-Novelist Lev Grossman

 It is part of the privilege that comes with being a Type C Fangirl. You get to create and let others freely enjoy your hard work. I don’t regret a single minute that I've spent creating or enjoying the work a Fangirl. Not only does it help you learn more about the characters themselves, you also learn a lot about you. I know that my writing has greatly improved since I started experimenting with this type of writing, and I’m grateful for that. 

The absolute best part about being a part of a fandom (or many fandoms) is the profound life lessons that you learn. This is the part where most non-fans laugh. They don’t think that there is anything remotely complex in “that weird British sci-fi show with the aliens” that I watch or no possible deeper meaning in “that scary show with the two brothers who hunt monsters”. But there is so much depth to everything that I love, that you wouldn’t know unless you’ve tried.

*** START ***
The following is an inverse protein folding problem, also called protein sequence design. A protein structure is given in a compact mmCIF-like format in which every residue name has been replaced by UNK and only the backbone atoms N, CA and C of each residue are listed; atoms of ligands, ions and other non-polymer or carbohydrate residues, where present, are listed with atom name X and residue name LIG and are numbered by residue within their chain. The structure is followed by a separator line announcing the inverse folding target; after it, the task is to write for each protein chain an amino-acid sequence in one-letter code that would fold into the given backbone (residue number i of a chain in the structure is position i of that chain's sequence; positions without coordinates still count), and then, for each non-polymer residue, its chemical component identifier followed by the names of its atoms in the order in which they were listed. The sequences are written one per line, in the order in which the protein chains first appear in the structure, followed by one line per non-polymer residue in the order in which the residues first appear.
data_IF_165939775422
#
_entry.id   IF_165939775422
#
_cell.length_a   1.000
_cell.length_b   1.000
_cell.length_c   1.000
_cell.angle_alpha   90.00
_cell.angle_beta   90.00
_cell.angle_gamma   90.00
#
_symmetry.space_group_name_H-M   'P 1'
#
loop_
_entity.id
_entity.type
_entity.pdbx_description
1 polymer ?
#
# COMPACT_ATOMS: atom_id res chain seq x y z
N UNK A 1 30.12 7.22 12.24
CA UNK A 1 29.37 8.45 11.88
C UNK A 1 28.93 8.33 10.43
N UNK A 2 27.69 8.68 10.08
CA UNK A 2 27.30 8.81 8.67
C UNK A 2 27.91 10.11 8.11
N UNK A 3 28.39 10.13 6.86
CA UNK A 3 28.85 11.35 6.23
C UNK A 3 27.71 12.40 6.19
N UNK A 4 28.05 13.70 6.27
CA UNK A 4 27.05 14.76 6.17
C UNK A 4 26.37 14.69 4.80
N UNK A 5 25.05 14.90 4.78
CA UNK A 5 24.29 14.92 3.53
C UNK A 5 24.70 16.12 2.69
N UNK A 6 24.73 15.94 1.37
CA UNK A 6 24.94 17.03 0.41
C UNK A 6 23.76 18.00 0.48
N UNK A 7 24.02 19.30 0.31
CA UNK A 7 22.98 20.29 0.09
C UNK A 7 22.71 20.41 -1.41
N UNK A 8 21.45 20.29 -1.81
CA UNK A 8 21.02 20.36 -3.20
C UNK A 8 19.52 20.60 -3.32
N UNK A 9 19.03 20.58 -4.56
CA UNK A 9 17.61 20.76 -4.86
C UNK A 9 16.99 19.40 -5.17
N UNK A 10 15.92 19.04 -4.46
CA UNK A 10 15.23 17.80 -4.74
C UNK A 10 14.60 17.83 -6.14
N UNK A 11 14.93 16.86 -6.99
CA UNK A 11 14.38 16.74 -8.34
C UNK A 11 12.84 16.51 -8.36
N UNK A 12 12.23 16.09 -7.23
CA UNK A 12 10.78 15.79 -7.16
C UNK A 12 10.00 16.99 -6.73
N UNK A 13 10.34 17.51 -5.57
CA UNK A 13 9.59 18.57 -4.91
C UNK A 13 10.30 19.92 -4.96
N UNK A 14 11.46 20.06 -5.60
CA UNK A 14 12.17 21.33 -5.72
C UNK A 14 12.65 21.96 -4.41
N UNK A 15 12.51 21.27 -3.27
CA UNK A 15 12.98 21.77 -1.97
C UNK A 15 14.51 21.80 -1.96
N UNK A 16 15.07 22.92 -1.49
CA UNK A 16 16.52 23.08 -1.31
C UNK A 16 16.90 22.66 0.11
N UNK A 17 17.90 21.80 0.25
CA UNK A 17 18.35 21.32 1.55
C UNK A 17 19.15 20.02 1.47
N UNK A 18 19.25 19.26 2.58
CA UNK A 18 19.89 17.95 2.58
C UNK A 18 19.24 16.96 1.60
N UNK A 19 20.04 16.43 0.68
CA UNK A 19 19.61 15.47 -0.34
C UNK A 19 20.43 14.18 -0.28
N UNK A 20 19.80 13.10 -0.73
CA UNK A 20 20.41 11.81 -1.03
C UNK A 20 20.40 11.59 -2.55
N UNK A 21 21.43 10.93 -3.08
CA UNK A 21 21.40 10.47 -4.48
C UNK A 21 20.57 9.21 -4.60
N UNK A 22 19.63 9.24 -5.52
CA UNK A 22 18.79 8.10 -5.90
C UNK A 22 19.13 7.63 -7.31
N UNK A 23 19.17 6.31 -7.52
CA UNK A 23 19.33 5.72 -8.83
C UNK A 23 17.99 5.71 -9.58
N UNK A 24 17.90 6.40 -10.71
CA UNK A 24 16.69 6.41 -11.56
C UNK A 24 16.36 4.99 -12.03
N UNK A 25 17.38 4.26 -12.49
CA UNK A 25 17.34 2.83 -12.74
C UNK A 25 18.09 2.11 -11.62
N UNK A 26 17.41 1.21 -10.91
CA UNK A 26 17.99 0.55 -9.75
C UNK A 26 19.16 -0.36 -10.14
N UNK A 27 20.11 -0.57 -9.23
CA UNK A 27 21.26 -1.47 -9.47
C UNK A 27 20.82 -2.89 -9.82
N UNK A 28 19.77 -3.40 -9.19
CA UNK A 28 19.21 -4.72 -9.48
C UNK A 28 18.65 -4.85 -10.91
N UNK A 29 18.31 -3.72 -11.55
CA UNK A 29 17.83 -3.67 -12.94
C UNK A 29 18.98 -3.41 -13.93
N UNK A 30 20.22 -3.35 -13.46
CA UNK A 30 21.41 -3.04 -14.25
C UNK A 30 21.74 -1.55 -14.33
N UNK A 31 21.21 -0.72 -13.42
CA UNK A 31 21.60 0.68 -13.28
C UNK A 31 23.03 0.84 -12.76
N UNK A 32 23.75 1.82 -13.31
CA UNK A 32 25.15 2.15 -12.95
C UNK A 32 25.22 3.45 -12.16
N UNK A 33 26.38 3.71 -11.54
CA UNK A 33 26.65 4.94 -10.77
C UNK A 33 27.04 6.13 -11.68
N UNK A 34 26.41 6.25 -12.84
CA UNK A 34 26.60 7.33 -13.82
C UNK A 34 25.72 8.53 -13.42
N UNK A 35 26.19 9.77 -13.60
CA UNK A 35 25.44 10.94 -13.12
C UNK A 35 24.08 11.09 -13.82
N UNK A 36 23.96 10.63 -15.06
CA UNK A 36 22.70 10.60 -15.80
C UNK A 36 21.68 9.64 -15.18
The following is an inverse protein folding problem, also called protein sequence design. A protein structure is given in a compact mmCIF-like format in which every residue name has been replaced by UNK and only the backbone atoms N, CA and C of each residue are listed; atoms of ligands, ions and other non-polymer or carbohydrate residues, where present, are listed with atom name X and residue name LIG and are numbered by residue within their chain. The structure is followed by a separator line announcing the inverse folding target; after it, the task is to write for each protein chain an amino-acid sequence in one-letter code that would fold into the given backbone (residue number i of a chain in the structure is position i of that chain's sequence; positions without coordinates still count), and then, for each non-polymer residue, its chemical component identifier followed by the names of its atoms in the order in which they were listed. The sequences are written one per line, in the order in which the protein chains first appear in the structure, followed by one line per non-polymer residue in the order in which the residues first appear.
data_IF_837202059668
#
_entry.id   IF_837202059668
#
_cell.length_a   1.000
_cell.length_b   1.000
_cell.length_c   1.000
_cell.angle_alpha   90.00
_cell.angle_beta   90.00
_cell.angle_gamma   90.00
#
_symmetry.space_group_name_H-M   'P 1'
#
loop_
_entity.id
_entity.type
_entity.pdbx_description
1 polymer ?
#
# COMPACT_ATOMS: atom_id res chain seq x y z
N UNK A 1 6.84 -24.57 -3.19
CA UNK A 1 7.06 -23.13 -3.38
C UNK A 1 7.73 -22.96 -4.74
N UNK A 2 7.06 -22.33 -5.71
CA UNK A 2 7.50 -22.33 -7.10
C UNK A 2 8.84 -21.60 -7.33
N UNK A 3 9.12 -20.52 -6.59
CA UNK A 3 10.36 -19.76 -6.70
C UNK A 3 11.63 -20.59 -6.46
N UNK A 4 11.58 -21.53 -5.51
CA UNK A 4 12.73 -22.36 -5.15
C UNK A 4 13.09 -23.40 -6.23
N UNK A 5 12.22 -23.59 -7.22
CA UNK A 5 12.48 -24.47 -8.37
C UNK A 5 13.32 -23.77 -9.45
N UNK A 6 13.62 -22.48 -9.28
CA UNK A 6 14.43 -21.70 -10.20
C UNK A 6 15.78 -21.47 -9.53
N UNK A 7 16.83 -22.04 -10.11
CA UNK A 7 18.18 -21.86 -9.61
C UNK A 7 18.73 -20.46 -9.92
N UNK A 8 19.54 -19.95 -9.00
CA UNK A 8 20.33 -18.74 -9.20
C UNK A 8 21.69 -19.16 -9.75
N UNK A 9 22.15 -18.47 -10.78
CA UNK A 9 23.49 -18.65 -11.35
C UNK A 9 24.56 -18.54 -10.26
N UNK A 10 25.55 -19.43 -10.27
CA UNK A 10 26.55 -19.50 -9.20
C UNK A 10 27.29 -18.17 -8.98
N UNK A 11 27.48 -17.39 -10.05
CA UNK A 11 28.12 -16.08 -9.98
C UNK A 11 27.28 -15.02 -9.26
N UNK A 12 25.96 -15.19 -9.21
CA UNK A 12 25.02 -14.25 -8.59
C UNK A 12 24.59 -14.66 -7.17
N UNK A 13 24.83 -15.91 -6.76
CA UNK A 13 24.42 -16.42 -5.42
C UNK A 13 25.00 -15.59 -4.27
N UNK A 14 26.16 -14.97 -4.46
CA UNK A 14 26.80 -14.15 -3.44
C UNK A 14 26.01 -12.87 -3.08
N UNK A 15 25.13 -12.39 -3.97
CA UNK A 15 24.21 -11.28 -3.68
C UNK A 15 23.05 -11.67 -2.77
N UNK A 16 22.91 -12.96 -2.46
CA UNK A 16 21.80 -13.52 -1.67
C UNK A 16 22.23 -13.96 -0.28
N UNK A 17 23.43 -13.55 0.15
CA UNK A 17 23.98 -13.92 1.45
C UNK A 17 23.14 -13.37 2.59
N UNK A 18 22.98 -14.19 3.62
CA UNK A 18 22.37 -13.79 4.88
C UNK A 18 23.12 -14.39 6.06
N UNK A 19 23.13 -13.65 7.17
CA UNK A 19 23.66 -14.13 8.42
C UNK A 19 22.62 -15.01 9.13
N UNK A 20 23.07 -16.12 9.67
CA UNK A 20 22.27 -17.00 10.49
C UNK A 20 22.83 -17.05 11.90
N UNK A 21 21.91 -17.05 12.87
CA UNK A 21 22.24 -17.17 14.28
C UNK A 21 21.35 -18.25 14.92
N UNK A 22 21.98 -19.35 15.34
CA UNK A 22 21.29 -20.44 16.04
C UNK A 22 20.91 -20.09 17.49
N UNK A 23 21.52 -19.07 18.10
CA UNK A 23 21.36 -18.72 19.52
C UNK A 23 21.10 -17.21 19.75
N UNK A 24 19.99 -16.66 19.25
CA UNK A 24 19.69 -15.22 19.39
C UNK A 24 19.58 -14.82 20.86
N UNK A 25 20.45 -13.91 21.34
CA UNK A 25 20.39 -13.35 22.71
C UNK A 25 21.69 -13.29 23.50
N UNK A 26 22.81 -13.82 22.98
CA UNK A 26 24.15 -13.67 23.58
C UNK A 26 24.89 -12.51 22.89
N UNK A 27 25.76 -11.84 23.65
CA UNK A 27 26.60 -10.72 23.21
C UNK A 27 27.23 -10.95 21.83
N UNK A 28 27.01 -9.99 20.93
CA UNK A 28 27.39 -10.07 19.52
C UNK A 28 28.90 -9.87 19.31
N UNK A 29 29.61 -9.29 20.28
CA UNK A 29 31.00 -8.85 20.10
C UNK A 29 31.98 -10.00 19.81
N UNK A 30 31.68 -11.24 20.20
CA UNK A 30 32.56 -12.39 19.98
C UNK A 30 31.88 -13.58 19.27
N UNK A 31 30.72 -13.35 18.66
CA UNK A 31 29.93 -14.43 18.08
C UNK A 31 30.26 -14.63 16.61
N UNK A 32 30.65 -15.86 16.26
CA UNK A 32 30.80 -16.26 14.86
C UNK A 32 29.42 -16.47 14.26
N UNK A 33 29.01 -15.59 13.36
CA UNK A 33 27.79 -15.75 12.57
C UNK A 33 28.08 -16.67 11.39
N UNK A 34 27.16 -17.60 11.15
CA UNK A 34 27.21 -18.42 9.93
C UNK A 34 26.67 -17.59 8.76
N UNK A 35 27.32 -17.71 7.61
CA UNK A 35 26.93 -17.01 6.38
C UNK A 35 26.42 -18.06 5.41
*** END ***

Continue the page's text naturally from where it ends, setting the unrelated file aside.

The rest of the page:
Life lessons that my fandoms have taught me:

Doctor Who:
·         Anyone can be a damsel in distress . . . but everyone can be a hero.
·         “Nine hundred years of time and space, and I’ve never met anyone who wasn’t important.
·         "There is no indignity in being afraid to die, but there is a terrible shame in being afraid to live."
·         There's no point in being grown up if you can't act a little childish sometimes.

·         Family comes first, no matter what
·         "If you're gonna have faith, you can't just have it when the miracles happen; you have to have it when they don't."
·         “Family don’t end with blood.”
·         When we shut out pain, we shut out everything else too.